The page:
Wall Street pulls back on weak jobs data

BOSTON -Wall Street started Wednesday in a pessimistic mood after data showed that U.S. jobs growth slowed in July, helping pull stocks and oil prices down, with Treasuries flat.

U.S. private payrolls increased far less than expected in July, likely constrained by shortages of workers and raw materials. Employers added 330,000 jobs last month, the ADP National Employment Report showed on Wednesday, versus an increase of 695,000 forecast by economists polled by Reuters.



The Dow Jones Industrial Average fell 151.96 points, or 0.43per cent, to 34,964.44, the S&P 500 lost 10.65 points, or 0.24per cent, to 4,412.5 and the Nasdaq Composite added 3.64 points, or 0.02per cent, to 14,764.94.

“The market is surprising resilient given the weak ADP numbers and a bond market apparently signaling slower growth ahead,” said Nancy Tengler, chief investment officer of Nashville-based asset manager Laffer Tengler Investments.

She pointed to the positive growth indicators from manufacturing inventories and demand for services, but cited concern over COVID in China and related economic slow-downs.

MSCI’s gauge of stocks across the globe gained 0.09per cent.



Traders sent U.S. Treasury yields lower after the government said it is considering a reduction in issuance and the payroll report. Yields subsequently stabilized to pre-open levels.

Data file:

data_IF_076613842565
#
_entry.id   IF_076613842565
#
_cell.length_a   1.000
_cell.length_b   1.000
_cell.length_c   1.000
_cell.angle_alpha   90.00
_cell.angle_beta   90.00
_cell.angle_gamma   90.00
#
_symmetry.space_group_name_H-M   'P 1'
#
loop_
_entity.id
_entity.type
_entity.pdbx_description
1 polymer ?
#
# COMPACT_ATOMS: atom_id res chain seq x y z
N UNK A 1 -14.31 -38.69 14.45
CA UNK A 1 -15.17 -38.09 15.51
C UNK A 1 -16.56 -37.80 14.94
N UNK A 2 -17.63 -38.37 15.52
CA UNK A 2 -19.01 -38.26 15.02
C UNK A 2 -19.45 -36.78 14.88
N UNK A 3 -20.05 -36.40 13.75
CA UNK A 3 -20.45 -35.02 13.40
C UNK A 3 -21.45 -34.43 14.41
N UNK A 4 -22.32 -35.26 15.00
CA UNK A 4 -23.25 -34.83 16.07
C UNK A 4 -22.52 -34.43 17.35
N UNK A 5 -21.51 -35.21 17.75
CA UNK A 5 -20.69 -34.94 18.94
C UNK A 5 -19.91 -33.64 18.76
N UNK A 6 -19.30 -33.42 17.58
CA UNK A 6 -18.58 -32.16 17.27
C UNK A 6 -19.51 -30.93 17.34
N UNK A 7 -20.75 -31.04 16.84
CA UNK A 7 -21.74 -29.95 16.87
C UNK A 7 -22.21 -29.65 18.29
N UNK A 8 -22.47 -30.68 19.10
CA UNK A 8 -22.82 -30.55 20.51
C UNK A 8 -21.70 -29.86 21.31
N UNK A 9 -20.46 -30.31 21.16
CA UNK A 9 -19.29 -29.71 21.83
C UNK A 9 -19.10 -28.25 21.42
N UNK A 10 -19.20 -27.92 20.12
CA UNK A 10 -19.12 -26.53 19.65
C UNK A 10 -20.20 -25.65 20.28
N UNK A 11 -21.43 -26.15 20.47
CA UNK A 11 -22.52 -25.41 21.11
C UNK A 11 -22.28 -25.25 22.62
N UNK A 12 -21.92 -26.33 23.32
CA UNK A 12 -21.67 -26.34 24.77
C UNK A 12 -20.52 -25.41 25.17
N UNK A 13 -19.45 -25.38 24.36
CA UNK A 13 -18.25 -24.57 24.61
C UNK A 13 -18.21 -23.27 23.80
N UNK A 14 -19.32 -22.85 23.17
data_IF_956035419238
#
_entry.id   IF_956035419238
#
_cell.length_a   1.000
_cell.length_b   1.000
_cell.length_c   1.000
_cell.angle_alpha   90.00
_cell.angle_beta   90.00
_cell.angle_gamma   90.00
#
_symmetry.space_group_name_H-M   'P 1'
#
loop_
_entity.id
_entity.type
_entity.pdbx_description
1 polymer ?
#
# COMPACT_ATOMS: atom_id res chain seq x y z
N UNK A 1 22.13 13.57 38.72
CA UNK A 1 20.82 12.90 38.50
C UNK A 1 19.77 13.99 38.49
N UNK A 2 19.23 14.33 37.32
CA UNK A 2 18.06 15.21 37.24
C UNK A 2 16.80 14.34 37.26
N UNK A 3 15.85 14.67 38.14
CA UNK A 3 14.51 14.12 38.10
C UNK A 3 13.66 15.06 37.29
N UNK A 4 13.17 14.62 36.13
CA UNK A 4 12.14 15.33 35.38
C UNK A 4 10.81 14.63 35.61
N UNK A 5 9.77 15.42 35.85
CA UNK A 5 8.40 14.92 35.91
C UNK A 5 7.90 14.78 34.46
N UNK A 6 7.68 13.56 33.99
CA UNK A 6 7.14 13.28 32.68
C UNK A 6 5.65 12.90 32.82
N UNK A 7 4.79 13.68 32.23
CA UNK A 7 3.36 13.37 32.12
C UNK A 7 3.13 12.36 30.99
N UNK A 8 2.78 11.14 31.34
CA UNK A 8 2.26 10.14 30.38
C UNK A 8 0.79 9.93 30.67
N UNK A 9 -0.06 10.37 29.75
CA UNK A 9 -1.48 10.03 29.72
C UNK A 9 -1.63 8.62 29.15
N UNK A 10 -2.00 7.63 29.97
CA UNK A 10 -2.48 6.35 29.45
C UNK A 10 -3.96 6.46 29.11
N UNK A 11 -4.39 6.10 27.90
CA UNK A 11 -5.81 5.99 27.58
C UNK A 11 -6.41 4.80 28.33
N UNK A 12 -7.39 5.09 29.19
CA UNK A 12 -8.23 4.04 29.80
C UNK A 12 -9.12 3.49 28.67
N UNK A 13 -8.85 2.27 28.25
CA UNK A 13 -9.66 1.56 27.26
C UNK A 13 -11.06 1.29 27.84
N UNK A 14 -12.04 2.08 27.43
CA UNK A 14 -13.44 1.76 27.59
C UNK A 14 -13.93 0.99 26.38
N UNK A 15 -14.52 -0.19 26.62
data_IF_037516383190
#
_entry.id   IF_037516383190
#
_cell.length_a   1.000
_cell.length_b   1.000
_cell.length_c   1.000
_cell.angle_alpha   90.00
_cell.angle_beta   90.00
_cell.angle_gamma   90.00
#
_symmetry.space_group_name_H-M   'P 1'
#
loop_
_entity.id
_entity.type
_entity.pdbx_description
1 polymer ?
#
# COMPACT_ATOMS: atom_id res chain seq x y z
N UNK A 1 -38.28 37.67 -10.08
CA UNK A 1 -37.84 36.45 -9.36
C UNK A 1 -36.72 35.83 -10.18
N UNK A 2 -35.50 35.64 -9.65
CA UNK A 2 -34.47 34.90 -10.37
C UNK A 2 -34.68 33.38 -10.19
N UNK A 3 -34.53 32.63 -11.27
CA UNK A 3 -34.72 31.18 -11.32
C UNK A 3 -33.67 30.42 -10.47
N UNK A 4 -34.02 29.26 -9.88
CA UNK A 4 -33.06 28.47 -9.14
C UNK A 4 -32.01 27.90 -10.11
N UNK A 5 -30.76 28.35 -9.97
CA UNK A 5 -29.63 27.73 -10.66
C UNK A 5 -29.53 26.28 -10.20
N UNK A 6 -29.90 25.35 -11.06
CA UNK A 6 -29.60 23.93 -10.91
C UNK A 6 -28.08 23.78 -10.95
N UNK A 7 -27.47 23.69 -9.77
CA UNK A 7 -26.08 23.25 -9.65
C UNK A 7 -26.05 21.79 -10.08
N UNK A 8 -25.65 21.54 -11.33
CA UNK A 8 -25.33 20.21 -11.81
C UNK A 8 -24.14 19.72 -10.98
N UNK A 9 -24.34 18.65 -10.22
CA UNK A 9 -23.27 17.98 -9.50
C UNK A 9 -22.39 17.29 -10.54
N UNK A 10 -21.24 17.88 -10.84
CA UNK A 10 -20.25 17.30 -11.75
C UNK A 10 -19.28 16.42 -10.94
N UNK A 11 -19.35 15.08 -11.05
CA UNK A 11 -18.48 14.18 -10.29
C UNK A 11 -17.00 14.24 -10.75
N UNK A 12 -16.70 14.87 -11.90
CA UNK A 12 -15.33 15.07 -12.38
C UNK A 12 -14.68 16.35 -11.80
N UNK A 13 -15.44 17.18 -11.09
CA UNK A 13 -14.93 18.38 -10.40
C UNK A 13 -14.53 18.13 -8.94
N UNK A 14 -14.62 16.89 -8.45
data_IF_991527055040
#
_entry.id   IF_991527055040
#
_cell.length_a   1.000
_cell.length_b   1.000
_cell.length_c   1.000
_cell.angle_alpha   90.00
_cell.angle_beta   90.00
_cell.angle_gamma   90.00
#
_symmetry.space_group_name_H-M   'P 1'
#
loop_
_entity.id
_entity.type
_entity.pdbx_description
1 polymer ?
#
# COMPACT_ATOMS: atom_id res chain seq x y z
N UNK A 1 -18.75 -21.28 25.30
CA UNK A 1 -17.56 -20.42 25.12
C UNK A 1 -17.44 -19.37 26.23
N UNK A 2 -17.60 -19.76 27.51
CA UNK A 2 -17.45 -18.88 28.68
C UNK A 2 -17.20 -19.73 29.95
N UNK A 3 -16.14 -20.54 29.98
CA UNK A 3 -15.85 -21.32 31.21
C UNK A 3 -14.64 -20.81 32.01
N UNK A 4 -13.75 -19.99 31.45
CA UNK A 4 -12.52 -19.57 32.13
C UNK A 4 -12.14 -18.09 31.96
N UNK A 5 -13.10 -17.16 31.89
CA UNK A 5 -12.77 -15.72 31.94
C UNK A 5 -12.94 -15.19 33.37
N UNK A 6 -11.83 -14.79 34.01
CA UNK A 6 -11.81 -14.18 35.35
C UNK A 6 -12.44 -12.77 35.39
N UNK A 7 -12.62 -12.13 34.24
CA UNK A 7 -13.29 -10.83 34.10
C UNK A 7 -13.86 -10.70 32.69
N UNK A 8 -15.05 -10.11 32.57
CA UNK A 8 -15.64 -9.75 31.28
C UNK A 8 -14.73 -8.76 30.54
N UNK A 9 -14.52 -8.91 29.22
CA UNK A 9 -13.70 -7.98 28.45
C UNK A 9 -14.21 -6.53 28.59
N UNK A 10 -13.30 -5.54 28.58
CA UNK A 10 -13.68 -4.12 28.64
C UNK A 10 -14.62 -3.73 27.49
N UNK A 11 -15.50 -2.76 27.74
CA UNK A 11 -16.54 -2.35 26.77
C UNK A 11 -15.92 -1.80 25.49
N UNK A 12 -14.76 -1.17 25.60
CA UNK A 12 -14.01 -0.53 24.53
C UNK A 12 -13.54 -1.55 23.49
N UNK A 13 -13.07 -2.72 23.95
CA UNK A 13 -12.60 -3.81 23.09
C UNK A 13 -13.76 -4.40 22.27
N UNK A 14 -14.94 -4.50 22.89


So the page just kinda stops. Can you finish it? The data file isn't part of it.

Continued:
Ten-year notes last fell 3/32 in price to yield 1.1837per cent, from 1.174per cent late on Tuesday.

Strong corporate profits have eased concerns over the COVID-19 pandemic, as vaccine roll-outs continue apace in developed markets. But investors are also weighing inflationary pressures and a growing belief that the Federal Reserve may soon signal its intention to trim support for the economy.

St. Louis Federal Reserve President James Bullard said on Wednesday that the U.S. labor market is likely to recover at a pace of about 500,000 jobs a month. The return to pre-pandemic employment levels by next summer would lend support to tapering asset purchases and, if needed, raising interest rates next year, Bullard said during an online interview with the Washington Post.


Investors are waiting for the latest U.S. non-farm payroll numbers on Friday – the last before Federal Reserve leaders convene in Jackson Hole, Wyoming, to discuss policy and decide future stimulus strategy.

Oil prices were negative as the spread of the Delta variant in top consuming countries outweighed Mideast geopolitical tensions and a fall in U.S. inventories.U.S. crude recently fell 2.1per cent to US$69.08 per barrel and Brent was at US$71.26, down 1.59per cent on the day.

The dollar index rose 0.137per cent, with the euro down 0.07per cent to US$1.1852.

Gold prices edged higher due to a weaker dollar, although gains were kept in check ahead of U.S. jobs data later this week, seen as pivotal to the Federal Reserve’s monetary policy strategy.

Spot gold added 0.3per cent to US$1,815.27 an ounce. U.S. gold futures gained 0.58per cent to US$1,820.60 an ounce.

(Reporting by Lawrence Delevingne; Editing by Dan Grebler)